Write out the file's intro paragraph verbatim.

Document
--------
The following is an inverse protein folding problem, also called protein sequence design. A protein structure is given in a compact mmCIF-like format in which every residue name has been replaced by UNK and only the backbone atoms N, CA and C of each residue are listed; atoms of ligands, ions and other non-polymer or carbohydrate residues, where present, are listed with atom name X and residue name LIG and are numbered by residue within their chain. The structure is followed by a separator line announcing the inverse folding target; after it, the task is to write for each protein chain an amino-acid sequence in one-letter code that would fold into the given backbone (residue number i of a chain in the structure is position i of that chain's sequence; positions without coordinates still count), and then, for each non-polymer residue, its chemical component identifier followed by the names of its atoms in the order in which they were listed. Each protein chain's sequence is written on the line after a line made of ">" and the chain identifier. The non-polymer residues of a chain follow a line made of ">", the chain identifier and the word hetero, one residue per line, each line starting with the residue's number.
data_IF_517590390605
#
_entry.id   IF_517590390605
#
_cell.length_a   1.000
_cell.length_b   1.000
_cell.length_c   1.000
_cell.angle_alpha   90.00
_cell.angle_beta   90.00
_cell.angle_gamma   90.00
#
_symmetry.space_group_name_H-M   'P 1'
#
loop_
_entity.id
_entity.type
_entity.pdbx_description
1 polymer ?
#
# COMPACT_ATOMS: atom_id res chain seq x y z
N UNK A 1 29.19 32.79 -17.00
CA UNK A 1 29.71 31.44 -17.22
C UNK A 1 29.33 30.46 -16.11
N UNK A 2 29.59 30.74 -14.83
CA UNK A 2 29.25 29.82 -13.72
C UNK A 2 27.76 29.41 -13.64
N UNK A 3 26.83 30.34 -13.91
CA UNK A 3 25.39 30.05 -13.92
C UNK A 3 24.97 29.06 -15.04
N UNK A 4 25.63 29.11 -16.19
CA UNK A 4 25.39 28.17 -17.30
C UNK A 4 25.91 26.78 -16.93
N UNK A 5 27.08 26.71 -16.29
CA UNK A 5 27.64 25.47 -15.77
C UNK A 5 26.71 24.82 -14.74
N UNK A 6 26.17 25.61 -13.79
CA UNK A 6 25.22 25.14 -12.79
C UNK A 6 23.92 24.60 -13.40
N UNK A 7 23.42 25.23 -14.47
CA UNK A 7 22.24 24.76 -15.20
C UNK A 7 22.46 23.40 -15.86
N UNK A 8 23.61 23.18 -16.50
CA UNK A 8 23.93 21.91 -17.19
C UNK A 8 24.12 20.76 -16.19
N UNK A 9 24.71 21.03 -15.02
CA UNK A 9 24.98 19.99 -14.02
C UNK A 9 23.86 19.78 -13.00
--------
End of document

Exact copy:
The following is an inverse protein folding problem, also called protein sequence design. A protein structure is given in a compact mmCIF-like format in which every residue name has been replaced by UNK and only the backbone atoms N, CA and C of each residue are listed; atoms of ligands, ions and other non-polymer or carbohydrate residues, where present, are listed with atom name X and residue name LIG and are numbered by residue within their chain. The structure is followed by a separator line announcing the inverse folding target; after it, the task is to write for each protein chain an amino-acid sequence in one-letter code that would fold into the given backbone (residue number i of a chain in the structure is position i of that chain's sequence; positions without coordinates still count), and then, for each non-polymer residue, its chemical component identifier followed by the names of its atoms in the order in which they were listed. Each protein chain's sequence is written on the line after a line made of ">" and the chain identifier. The non-polymer residues of a chain follow a line made of ">", the chain identifier and the word hetero, one residue per line, each line starting with the residue's number.